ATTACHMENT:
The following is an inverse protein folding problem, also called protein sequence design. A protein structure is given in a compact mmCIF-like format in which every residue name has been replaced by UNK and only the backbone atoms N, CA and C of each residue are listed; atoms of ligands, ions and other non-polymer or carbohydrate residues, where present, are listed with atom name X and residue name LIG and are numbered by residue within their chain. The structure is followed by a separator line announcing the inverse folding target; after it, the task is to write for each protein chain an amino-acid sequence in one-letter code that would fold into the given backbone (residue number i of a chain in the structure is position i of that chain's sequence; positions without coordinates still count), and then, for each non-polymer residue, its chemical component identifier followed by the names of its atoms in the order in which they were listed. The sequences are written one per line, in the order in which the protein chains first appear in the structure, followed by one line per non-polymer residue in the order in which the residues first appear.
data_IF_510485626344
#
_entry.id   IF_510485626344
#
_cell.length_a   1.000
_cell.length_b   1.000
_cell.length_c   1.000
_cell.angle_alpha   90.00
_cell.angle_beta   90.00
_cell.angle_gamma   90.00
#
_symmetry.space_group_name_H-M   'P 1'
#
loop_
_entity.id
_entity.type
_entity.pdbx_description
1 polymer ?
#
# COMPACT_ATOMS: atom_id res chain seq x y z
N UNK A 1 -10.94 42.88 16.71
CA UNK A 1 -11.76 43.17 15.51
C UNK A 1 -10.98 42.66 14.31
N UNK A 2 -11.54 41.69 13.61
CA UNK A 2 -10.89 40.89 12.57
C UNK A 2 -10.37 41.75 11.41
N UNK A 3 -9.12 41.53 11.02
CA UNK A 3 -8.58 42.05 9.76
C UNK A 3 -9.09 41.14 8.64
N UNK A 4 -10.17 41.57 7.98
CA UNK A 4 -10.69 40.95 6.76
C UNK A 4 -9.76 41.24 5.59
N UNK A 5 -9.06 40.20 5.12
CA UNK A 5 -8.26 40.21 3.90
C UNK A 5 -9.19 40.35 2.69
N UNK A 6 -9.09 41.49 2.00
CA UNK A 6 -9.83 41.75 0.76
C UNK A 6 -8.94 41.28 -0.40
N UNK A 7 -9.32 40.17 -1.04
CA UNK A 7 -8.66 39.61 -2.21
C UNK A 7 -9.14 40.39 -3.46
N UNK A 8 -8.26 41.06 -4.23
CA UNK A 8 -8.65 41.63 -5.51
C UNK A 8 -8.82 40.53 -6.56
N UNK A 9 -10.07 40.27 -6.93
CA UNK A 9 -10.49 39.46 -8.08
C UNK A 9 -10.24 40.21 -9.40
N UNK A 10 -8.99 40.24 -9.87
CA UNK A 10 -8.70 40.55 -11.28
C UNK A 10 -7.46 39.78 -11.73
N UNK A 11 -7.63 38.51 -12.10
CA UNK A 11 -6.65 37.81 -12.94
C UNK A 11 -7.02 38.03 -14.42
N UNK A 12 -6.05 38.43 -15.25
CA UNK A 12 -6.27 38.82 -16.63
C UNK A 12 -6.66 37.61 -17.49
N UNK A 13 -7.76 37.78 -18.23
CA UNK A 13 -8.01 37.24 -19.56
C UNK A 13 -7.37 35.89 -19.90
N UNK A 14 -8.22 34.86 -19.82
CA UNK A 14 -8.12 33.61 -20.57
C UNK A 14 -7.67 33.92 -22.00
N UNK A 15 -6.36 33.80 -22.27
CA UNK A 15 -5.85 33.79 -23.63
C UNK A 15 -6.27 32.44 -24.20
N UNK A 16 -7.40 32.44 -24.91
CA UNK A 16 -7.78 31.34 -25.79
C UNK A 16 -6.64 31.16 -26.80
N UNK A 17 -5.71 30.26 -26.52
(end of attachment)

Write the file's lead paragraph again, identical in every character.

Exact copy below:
The following is an inverse protein folding problem, also called protein sequence design. A protein structure is given in a compact mmCIF-like format in which every residue name has been replaced by UNK and only the backbone atoms N, CA and C of each residue are listed; atoms of ligands, ions and other non-polymer or carbohydrate residues, where present, are listed with atom name X and residue name LIG and are numbered by residue within their chain. The structure is followed by a separator line announcing the inverse folding target; after it, the task is to write for each protein chain an amino-acid sequence in one-letter code that would fold into the given backbone (residue number i of a chain in the structure is position i of that chain's sequence; positions without coordinates still count), and then, for each non-polymer residue, its chemical component identifier followed by the names of its atoms in the order in which they were listed. The sequences are written one per line, in the order in which the protein chains first appear in the structure, followed by one line per non-polymer residue in the order in which the residues first appear.